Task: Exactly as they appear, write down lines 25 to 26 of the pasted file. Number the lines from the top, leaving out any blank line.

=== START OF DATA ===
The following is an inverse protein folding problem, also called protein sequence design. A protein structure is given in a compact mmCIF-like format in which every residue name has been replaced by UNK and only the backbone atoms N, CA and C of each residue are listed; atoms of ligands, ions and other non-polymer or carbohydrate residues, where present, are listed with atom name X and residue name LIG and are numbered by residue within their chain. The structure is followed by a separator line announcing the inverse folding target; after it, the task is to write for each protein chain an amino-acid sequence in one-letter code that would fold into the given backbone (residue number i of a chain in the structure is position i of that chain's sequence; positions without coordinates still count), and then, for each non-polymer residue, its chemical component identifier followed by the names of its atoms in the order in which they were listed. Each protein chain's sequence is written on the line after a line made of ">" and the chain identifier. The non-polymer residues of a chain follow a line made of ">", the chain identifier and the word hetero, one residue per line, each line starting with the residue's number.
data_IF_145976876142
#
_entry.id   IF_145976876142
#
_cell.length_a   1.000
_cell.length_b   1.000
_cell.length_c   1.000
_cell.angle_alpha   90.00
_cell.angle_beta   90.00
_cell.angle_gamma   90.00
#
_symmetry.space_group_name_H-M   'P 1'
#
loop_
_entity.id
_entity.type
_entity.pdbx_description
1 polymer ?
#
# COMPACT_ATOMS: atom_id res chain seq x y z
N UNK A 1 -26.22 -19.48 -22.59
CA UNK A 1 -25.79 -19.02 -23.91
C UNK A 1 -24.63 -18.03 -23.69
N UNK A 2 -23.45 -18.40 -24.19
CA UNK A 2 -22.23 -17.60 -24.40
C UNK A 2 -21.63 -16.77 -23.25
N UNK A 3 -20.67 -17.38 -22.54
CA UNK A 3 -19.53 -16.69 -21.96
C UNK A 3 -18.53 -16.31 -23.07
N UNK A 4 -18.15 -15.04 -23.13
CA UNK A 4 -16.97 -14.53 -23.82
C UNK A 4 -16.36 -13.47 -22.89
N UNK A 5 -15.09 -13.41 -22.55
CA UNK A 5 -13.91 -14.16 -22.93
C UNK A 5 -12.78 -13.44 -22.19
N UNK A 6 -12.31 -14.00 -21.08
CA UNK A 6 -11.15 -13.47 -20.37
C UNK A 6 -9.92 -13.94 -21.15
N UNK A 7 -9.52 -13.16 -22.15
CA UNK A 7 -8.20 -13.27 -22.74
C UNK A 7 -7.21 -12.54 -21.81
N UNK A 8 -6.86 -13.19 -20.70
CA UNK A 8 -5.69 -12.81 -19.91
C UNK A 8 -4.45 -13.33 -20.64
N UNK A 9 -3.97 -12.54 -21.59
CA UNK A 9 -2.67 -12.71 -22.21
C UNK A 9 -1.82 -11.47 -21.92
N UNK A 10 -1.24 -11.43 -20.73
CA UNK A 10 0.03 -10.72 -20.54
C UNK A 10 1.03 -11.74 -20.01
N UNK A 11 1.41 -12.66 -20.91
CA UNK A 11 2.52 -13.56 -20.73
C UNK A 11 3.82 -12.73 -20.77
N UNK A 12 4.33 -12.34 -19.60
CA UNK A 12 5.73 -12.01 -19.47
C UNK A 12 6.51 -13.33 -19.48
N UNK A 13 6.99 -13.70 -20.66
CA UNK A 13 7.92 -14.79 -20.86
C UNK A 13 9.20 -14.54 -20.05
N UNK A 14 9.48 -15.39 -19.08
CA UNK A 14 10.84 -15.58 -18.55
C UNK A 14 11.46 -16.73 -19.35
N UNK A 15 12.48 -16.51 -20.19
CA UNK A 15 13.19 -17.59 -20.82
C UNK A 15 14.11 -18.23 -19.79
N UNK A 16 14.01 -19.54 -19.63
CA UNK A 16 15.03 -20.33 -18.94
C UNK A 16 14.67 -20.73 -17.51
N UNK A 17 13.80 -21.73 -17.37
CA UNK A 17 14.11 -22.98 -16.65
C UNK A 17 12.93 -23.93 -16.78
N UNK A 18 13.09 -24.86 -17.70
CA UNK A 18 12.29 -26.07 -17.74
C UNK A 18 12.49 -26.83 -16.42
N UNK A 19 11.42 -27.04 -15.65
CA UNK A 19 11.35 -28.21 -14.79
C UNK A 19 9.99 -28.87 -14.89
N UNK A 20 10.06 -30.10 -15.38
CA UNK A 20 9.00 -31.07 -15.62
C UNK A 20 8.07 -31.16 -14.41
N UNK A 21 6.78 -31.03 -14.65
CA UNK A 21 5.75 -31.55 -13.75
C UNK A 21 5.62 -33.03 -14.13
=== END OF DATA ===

N UNK A 2 -23.45 -18.40 -24.19
CA UNK A 2 -22.23 -17.60 -24.40